2023 Cascade Gateway Advanced Border Information System – Planning Phase
Status: Starting — ITS Project
This project will evaluate technologies to replace and improve aging wait time systems at the Cascade Gateway system of border crossings between the Lower Mainland of British Columbia and Whatcom County, Washington State.
Cascade Gateway system of border crossings (Peace Arch/Douglas, Pacific Highway, Lynden/Aldergrove, and Sumas/Abbotsford-Huntingdon Ports-of-Entry) and their approach roads
Why This Project Was Needed
Existing border traveler information systems are in place at the four Cascade Gateway land ports-of-entry. The systems are operated by WA State Department of Transportation (WSDOT) northbound and the B.C. Ministry of Transportation and Infrastructure (BCMOTI) southbound. These systems are designed to optimize traffic flow across the ports and inform travelers of relative travel times at each crossing. Since 2007, both systems have exported their data to an online binational archive at www.borderdata.org.
Both WSDOT and BCMOTI systems are 20 years old, and the hardware and back-end systems are failing and/or becoming obsolete. The existing systems have faced numerous challenges:
- The technology used to estimate traffic delay (loop detectors) doesn’t work as well in queued conditions like those found at a border crossing.
- The fixed locations of loop detectors have made it difficult to keep wait time systems accurate alongside infrastructure improvements at the border, including realigned and lengthened lanes, new port facilities, and operational changes.
- The current loop detector system estimates current wait time – the wait likely to be experienced by the next arriving vehicle. Other technologies (e.g., Bluetooth) estimate actual wait time – the wait that the last vehicle departing an inspection booth actually experienced. Actual wait times are the more appropriate system performance metric.
- Northbound and southbound systems are impacted by inspection agencies changing the functions of any booth; if personal vehicles (cars) are diverted to the commercial (heavy truck) booths, for example, the system will not record them as cars or add them to the calculation.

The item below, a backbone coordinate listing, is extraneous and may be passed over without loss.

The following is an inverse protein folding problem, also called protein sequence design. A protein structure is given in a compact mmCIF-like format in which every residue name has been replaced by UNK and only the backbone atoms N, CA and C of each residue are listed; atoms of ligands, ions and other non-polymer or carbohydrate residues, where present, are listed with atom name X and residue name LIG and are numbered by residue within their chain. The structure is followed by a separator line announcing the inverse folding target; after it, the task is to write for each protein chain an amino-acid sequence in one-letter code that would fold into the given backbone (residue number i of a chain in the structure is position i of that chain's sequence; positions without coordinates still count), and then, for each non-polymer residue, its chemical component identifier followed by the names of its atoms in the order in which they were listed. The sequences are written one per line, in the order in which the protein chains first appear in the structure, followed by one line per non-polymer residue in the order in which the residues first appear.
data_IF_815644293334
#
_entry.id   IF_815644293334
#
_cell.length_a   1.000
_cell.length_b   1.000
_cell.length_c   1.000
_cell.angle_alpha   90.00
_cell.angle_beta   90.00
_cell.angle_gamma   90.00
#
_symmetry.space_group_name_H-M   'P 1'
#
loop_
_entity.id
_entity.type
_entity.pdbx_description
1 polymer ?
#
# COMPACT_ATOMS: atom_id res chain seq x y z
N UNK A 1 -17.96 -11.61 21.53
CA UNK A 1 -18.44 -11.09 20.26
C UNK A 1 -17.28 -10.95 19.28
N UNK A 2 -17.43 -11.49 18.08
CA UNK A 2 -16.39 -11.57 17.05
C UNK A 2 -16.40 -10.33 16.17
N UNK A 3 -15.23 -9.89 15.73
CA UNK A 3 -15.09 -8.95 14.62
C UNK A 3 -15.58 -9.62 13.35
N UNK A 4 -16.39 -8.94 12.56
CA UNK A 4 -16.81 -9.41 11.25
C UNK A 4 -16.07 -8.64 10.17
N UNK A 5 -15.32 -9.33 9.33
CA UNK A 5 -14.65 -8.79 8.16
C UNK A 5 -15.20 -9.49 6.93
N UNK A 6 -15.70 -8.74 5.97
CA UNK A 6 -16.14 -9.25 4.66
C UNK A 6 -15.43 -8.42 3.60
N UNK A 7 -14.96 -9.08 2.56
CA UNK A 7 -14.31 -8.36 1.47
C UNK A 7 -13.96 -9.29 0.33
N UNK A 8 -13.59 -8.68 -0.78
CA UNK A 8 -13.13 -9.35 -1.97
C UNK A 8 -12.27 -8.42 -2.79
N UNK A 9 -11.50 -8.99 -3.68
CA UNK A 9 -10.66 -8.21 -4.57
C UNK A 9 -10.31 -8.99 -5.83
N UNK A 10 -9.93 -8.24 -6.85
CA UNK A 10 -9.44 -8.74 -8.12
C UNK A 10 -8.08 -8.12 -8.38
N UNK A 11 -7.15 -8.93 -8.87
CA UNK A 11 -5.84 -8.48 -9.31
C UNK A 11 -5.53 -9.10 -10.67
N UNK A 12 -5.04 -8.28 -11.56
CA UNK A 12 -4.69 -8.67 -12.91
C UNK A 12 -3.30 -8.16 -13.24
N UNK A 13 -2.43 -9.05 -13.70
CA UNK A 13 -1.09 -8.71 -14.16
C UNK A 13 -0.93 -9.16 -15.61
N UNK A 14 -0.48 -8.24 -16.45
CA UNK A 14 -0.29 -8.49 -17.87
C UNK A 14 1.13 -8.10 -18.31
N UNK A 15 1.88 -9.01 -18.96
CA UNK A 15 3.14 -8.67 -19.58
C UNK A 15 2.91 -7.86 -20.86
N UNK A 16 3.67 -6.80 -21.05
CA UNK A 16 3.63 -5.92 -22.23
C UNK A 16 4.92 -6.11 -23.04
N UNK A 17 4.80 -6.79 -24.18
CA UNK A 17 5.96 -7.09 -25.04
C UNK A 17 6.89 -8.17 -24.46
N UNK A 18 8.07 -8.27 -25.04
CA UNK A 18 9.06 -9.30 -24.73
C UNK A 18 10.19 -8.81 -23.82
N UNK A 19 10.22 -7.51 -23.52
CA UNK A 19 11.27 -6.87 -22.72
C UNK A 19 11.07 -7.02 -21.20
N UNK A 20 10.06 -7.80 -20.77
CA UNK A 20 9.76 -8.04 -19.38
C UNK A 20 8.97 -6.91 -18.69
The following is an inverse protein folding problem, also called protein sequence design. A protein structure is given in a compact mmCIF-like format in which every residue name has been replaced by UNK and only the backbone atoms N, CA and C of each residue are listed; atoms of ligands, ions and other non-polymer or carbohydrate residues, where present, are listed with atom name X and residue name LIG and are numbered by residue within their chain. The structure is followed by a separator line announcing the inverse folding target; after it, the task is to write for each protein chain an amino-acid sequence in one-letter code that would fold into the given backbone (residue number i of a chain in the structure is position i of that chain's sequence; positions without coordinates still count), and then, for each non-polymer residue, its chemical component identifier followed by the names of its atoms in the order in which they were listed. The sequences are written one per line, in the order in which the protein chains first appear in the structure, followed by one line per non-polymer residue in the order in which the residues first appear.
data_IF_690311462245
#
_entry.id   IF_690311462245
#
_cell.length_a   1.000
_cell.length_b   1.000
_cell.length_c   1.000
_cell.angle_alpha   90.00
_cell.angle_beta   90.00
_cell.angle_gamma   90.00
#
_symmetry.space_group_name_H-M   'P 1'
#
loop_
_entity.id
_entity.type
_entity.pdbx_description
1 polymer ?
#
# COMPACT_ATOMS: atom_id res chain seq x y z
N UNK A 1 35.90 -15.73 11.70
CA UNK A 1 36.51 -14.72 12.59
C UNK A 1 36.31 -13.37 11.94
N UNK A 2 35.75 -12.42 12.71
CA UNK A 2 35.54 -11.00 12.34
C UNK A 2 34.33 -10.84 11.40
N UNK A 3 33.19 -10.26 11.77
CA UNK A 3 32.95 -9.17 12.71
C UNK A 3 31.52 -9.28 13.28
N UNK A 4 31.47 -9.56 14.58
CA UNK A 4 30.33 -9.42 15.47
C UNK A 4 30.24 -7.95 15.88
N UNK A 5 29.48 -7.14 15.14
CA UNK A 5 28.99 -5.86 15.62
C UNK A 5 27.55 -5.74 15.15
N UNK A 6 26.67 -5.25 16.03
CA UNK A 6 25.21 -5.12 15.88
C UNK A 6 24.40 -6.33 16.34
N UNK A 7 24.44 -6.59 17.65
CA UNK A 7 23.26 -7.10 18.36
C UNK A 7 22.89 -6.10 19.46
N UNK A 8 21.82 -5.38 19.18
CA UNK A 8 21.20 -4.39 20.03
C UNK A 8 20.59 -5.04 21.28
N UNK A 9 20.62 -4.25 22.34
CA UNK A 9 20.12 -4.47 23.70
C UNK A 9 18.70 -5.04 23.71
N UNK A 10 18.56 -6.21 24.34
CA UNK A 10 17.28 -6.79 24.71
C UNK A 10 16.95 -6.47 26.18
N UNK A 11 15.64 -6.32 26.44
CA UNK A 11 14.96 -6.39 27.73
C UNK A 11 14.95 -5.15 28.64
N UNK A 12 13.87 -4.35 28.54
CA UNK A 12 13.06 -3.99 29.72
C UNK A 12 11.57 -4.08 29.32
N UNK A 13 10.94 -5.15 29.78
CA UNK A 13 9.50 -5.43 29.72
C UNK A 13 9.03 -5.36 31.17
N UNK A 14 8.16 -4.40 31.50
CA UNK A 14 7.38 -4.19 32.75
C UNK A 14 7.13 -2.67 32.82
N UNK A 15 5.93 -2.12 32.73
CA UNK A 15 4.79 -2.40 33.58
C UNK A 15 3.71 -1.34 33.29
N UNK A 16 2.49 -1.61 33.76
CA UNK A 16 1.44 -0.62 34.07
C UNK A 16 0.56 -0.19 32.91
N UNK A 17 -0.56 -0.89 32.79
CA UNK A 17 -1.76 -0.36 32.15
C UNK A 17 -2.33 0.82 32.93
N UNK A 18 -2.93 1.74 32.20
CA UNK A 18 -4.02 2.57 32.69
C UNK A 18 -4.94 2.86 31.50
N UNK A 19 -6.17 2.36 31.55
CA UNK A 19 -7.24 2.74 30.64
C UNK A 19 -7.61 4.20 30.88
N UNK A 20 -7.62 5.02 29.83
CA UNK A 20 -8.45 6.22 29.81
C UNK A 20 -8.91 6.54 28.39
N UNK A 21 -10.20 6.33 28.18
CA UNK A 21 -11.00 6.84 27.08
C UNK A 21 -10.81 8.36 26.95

- Current field systems are not as effective as newer technologies. The servers and the cabinets are obsolete, the algorithms used for data processing were developed 20 years ago, and some communications use less-reliable wireless transmission.
- The Greening the Border Initiative of 2008 encourages anti-idling systems. A southbound anti-idling system has been operating since 2010 and encourages travelers to shut off their engines while waiting at the border. A northbound system at the same crossing would have multiple benefits.
- The existing system does not include wait times for commercial vehicles. But a commercial vehicle wait time system would allow trucks to evaluate whether an alternate cross-border route would be faster.
This Stage I grant will identify technology options, coordinate stakeholder participation, and develop an installation plan for the ABIS. The scope of work for this planning phase project includes the following:
- Evaluate advanced technologies for cross-border wait time measurements
- Evaluate partnership agreements needed to complete the project
- Work with archive maintenance team to develop options for archiving the data
- Confirm the proposed solution will integrate with existing traveler information and inspection agency systems
- Complete an installation plan that includes an assessment of cost savings and performance improvements
The Stage I planning phase project should answer these questions:
- What technology(ies) can accurately estimate wait times for the different modes and lane types in an area with mixed wireless data coverage?
- What are the costs of these technologies? What are the maintenance costs?
- Has a system like this been deployed in a heavily queued traffic area like a border crossing?
- How will the system integrate with existing traveler information systems and data archives?
In March 2023, the Whatcom Council of Governments was awarded $458,000 from the SMART Grants Program.
Funding & Partnerships
The project will be undertaken along with regional stakeholder agencies, including B.C. Ministry of Transportation, WA State Department of Transportation, U.S. Customs & Border Protection, and Canada Border Services Agency.